Vaccinium uliginosum

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Vaccinium uliginosum
Leaves and fruit
Scientific classification edit
Kingdom: Plantae
Clade: Tracheophytes
Clade: Angiosperms
Clade: Eudicots
Clade: Asterids
Order: Ericales
Family: Ericaceae
Genus: Vaccinium
V. uliginosum
Binomial name
Vaccinium uliginosum
  • Myrtillus grandis Bubani
  • Myrtillus uliginosus (L.) Drejer
  • Vaccinium gaultherioides Bigelow
  • Vaccinium occidentale A. Gray
  • Vaccinium pedris Holub
  • Vaccinium pubescens Wormsk. ex Hornem.
  • Vaccinium salicinum Cham. & Schltdl.

Vaccinium uliginosum (bog bilberry, bog blueberry,[2] northern bilberry or western blueberry[3]) is a Eurasian and North American flowering plant in the genus Vaccinium within the heath family.


Vaccinium uliginosum is native to cool temperate regions of the Northern Hemisphere, at low altitudes in the Arctic, and at high altitudes south to the Pyrenees, the Alps, and the Caucasus in Europe, the mountains of Mongolia, northern China, the Korean Peninsula and central Japan in Asia, and the Sierra Nevada in California and the Rocky Mountains in Utah in North America.[4][5][6][7]

It grows on wet acidic soils on heathland, moorland, tundra, and in the understory of coniferous forests, from sea level in the Arctic, up to 3,400 metres (11,200 ft) altitude in the south of the range.


Vaccinium uliginosum is a small deciduous shrub growing to 10–75 cm (4–30 in) tall, rarely 1 m (3 ft 3 in) tall, with brown stems (unlike the green stems of the closely related bilberry). The leaves are oval, 4–30 mm (5321+316 in) long and 2–15 mm (5641932 in) wide, blue-green with pale net-like veins, with a smooth margin and rounded apex.[4]

The flowers are pendulous, urn-shaped, pale pink, 4–6 mm (5321564 in) long, produced in mid spring. The fruit is a dark blue-black berry 5–8 mm (316516 in) diameter, with a white flesh, edible and sweet when ripe in late summer.[4]


Three subspecies have been described, but not all authorities distinguish them:[1][4]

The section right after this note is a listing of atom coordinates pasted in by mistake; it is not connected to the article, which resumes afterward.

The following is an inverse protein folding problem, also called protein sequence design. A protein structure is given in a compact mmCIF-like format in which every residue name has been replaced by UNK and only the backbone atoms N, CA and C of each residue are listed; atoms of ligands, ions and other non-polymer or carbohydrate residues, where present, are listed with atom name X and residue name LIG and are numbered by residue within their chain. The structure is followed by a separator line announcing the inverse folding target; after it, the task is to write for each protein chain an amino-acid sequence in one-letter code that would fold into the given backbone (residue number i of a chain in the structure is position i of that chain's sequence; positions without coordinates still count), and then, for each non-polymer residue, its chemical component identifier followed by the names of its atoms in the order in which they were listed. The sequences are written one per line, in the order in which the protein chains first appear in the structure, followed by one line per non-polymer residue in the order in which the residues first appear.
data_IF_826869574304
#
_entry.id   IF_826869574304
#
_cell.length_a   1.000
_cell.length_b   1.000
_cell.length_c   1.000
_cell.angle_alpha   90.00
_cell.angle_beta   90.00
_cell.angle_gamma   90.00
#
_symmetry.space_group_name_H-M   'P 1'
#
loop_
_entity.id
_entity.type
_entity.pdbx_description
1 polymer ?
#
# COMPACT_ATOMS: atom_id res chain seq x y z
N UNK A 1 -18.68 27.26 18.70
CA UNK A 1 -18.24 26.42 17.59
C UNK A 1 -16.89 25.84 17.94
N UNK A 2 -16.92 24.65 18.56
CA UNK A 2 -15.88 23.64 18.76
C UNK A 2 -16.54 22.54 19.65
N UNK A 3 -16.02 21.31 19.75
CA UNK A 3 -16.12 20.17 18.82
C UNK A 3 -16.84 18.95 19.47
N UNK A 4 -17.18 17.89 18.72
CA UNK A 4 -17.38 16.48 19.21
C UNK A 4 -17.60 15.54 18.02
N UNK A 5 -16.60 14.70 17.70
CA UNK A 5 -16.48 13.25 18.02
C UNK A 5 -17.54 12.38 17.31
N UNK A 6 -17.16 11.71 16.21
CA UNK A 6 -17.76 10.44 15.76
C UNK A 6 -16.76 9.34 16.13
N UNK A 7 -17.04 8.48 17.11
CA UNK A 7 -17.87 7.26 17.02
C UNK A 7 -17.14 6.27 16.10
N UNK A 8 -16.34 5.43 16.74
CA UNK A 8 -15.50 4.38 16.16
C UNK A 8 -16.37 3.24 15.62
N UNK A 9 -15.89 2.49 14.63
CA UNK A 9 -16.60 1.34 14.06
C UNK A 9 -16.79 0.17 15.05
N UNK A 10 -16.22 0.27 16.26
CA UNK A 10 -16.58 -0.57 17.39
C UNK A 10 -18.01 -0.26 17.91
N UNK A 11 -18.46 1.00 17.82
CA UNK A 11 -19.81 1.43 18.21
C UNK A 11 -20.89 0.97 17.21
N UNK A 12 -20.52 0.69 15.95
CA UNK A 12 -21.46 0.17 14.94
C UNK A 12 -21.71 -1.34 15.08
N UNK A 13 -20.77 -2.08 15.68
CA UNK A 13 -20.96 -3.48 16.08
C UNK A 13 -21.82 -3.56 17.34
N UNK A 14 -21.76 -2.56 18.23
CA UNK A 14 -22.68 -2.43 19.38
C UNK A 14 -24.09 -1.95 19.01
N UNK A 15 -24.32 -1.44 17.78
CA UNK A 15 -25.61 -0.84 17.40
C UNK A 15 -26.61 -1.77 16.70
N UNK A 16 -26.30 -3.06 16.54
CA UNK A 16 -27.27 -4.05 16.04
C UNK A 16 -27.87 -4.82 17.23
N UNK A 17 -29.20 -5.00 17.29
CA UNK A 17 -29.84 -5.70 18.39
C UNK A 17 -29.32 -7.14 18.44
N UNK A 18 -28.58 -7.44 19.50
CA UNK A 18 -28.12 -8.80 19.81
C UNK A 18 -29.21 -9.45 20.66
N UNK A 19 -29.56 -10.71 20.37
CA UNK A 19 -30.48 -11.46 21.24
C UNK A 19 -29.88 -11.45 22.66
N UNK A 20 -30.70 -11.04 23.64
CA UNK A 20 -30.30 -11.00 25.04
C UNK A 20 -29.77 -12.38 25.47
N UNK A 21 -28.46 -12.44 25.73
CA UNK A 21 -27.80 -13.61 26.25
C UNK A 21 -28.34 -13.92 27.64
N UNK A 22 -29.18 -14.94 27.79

• Vaccinium uliginosum subsp. microphyllum Lange – Arctic plants
  • Vaccinium uliginosum subsp. occidentale (A.Gray) Hultén – North American plants
  • Vaccinium uliginosum subsp. uliginosum

Culinary use[edit]

The berries can be eaten raw or cooked, used to make jelly or pies, or dried to make pemmican.[8] Bog bilberry is used in infused liquor in Korea.


  1. ^ a b "Vaccinium uliginosum". World Checklist of Selected Plant Families. Royal Botanic Gardens, Kew – via The Plant List. Note that this website has been superseded by World Flora Online
  2. ^ USDA, NRCS (n.d.). "Vaccinium uliginosum". The PLANTS Database ( Greensboro, North Carolina: National Plant Data Team. Retrieved 28 July 2015.
  3. ^ Wallace, Gary D. (2017). "Vaccinium uliginosum subsp. occidentale". In Jepson Flora Project (ed.). Jepson eFlora. The Jepson Herbarium, University of California, Berkeley. Retrieved 18 July 2018.
  4. ^ a b c d Vander Kloet, Sam P. (2009). "Vaccinium uliginosum". In Flora of North America Editorial Committee (ed.). Flora of North America North of Mexico (FNA). Vol. 8. New York and Oxford – via, Missouri Botanical Garden, St. Louis, MO & Harvard University Herbaria, Cambridge, MA.
  5. ^ Fang, Ruizheng; Steven, Peter F. "Vaccinium uliginosum". Flora of China. Vol. 14 – via, Missouri Botanical Garden, St. Louis, MO & Harvard University Herbaria, Cambridge, MA.
  6. ^ Altervista Flora Italiana, Falso mirtillo, Vaccinium uliginosum L.
  7. ^ "Vaccinium uliginosum". State-level distribution map from the North American Plant Atlas (NAPA). Biota of North America Program (BONAP). 2014.
  8. ^ Nyerges, Christopher (2017). Foraging Washington: Finding, Identifying, and Preparing Edible Wild Foods. Guilford, CT: Falcon Guides. ISBN 978-1-4930-2534-3. OCLC 965922681.

Further reading[edit]

  • Blamey, M.; Grey-Wilson, C. (1989). Flora of Britain and Northern Europe. Hodder & Stoughton.

External links[edit]